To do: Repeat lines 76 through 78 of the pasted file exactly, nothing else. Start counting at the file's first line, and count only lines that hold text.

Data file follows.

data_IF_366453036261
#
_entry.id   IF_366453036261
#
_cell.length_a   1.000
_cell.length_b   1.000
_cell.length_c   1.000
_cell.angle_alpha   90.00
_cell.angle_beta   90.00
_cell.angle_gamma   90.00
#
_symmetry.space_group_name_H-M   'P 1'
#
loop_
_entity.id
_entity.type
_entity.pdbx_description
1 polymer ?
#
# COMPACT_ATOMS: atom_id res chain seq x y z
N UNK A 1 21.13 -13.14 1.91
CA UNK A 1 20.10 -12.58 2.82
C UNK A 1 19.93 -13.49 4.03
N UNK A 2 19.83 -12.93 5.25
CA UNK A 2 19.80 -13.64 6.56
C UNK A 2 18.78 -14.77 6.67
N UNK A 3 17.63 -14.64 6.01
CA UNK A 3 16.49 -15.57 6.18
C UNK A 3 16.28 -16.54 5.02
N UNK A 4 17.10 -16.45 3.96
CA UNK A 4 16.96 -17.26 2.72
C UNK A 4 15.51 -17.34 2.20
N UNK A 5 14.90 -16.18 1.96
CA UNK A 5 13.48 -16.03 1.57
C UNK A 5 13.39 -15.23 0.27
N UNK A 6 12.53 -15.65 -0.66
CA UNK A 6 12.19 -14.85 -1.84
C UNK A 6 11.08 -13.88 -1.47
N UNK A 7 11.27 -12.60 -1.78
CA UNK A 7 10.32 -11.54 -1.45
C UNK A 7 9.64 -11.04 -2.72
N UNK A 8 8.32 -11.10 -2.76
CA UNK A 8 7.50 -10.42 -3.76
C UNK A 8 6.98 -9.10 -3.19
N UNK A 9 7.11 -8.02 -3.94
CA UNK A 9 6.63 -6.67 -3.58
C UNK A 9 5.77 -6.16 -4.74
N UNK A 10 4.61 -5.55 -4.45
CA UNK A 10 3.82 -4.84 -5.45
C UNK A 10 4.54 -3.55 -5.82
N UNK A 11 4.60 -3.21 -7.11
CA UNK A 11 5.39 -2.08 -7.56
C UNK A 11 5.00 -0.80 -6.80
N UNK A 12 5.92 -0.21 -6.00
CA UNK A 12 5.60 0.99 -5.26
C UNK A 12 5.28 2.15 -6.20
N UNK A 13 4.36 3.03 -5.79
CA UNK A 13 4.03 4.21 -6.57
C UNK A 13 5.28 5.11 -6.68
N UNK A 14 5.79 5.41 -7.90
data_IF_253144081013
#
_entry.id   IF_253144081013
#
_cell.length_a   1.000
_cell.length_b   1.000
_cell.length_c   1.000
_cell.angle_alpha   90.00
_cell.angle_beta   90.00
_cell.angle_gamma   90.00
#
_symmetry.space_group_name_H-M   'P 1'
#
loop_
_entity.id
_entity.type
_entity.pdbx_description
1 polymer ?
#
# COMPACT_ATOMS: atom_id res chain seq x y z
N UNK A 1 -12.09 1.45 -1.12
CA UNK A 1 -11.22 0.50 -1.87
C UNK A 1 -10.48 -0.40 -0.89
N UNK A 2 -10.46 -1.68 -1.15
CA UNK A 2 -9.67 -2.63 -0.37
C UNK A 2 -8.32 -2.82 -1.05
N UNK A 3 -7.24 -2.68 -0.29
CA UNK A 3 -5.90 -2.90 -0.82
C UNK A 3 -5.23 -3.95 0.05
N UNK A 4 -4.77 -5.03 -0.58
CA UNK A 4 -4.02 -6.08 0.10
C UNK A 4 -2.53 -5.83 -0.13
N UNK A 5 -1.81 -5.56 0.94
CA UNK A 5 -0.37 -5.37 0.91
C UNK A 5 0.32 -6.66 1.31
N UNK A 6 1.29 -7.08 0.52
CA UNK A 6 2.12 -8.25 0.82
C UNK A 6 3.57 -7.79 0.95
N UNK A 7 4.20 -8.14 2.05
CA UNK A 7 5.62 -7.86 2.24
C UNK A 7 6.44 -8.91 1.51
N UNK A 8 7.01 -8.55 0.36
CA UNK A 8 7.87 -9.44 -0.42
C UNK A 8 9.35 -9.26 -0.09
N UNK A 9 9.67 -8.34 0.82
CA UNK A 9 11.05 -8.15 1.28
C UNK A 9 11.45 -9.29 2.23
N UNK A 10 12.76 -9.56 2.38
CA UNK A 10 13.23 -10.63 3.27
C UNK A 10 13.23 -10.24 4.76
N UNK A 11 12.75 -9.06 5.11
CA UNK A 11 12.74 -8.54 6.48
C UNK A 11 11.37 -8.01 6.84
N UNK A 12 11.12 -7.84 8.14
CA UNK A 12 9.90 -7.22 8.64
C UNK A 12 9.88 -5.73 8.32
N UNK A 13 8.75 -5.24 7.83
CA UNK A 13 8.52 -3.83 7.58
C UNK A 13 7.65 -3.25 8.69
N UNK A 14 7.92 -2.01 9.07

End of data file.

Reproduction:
_entity.type
_entity.pdbx_description
1 polymer ?